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Revisiting a Game Face

By Dave Bruning

My first article for the Sports Mixed Network was a commentary on Denver Nuggets head coach George Karl. Karl was in the midst of his second battle with cancer. Way too many people don’t survive their first battle with cancer. The theme of the commentary was a play on the traditional sports “game face.” It is clear Karl has a steely game face.

Karl’s health became an issue for the Nuggets, but more importantly, for himself and his family, about two-thirds of the way through last season. Denver was entrenched as a viable threat to the Los Angeles Lakers, sitting solidly as the #2 seed in the rugged Western Conference and having beaten the Lakers two out of three times. Soon thereafter, Karl was diagnosed with neck and throat cancer. The Nuggets season slowly spiraled downward and culminated with an early post season elimination at the hands of the Utah Jazz.

After having watched Denver lose to Utah, I pondered whether Karl should return. It is clear the Nuggets need his stern, disciplined and knowledgeable approach behind their bench. I did not want to see another season fall apart with a recurrence of Karl’s health issues (as a fan selfish, but honest.)

Carmelo Anthony’s impending free agency has overshadowed all other things Nuggets as the 2010-2011 NBA season has commenced. Lost in the shadow is that tough game face of George Karl. He has not only returned, but guided Denver to a very solid start despite the uncertainty surrounding Anthony. Karl has overseen the development and improvement of young core players Ty Lawson and Aaron Afflalo among others. The icing on the cake was Karl’s 1,000th victory as an NBA coach. He became only the 7th head coach to reach this milestone.

Karl’s formative years as coach of the Seattle Supersonics (who?) and the Milwaukee Bucks featured a hard-nosed coach who sometimes struggled to get along with or understand his players. His relationships with Gary Payton and Ray Allen are excellent examples. I believe Karl was always striving to make both of these talented players the best they could be. Sometimes the message got lost in the translation or delivery or the players refused to listen.

I believe Karl still maintains that hard-edged approach; he just has gotten smoother around the edges. JR Smith is a great example of this growth. Smith is perhaps the most frustrating player in the NBA to coach; so much talent, yet at times like a bucking bronco that cannot be ridden. Karl nurtures Smith and puts him in opportunities to succeed. He has said repeatedly Smith will play more when he plays smarter.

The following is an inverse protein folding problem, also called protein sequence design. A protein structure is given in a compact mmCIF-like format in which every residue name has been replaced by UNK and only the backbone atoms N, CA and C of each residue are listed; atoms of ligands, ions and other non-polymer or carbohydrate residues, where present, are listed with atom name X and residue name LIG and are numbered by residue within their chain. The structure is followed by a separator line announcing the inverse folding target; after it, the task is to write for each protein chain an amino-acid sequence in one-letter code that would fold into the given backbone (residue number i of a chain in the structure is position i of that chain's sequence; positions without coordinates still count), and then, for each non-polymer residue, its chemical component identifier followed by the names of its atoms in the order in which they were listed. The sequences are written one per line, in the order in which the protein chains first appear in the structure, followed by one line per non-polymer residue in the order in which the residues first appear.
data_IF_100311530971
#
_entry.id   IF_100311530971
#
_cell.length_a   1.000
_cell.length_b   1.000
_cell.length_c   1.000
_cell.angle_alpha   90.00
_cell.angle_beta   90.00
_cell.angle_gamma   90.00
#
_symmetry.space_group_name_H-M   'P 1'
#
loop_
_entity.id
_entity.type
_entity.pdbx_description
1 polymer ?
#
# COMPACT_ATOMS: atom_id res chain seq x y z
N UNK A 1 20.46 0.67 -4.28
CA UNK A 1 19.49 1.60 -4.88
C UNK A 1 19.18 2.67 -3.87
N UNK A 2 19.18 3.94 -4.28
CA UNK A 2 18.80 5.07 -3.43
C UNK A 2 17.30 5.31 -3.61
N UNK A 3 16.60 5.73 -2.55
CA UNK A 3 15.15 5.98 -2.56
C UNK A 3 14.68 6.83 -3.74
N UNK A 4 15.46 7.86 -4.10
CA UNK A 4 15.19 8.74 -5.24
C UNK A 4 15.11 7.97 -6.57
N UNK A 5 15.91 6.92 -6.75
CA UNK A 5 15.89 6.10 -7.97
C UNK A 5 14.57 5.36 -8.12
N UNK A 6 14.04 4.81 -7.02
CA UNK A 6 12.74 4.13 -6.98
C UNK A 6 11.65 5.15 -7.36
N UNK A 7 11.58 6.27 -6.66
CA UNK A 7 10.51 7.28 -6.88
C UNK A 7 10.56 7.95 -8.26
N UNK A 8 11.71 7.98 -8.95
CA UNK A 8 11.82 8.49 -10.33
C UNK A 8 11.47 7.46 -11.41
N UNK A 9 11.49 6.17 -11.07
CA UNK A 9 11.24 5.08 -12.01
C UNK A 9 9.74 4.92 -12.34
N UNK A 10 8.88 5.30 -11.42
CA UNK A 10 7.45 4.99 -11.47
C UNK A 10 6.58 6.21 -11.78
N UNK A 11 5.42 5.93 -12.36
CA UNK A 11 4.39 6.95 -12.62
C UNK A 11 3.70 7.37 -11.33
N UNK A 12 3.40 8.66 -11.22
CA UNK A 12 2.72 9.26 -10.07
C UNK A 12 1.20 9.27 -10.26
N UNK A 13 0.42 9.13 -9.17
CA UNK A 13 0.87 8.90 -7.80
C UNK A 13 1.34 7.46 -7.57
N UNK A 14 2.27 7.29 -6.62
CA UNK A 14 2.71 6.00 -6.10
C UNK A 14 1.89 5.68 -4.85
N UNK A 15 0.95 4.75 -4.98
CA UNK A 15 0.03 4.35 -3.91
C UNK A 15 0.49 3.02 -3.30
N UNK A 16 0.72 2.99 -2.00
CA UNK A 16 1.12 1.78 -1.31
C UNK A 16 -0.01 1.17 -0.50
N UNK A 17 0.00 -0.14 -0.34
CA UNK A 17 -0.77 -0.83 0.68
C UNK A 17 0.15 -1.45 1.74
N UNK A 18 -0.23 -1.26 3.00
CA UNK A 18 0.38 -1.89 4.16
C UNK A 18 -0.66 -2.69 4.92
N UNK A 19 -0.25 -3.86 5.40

Coaches on all levels experience burnout. They must reinvent themselves while always clinging to the passion to share and teach their love of sport. The following quote from Karl after his 1,000th victory exemplifies not only his passion and growth as a coach, but the peace and contentment he has found:

"I just felt together with them, I felt connected with them," Karl said. "A lot of times during an NBA season, the coach and players aren't really connected, they're fighting a lot. This was a moment, not only on the court but in the locker room afterwards, there was a great connection."

Karl and the Nuggets are discussing a contract extension. Whatever the future may hold for Karl, Melo and the Nuggets, rest assured the game face of George Karl is tougher and better than ever.

2 comments:

  1. I also considered whether or not Karl should be back, but more due to a detriment to his health under the rigors of the gruling NBA season. Honestly, coaching seems to have a rejuvanative affect on Karl. Go Coach...Go Nugs!!!

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  2. Karl to me is one of the most interesting active American coaches in any sport, it would be a shame to loose him to soon.

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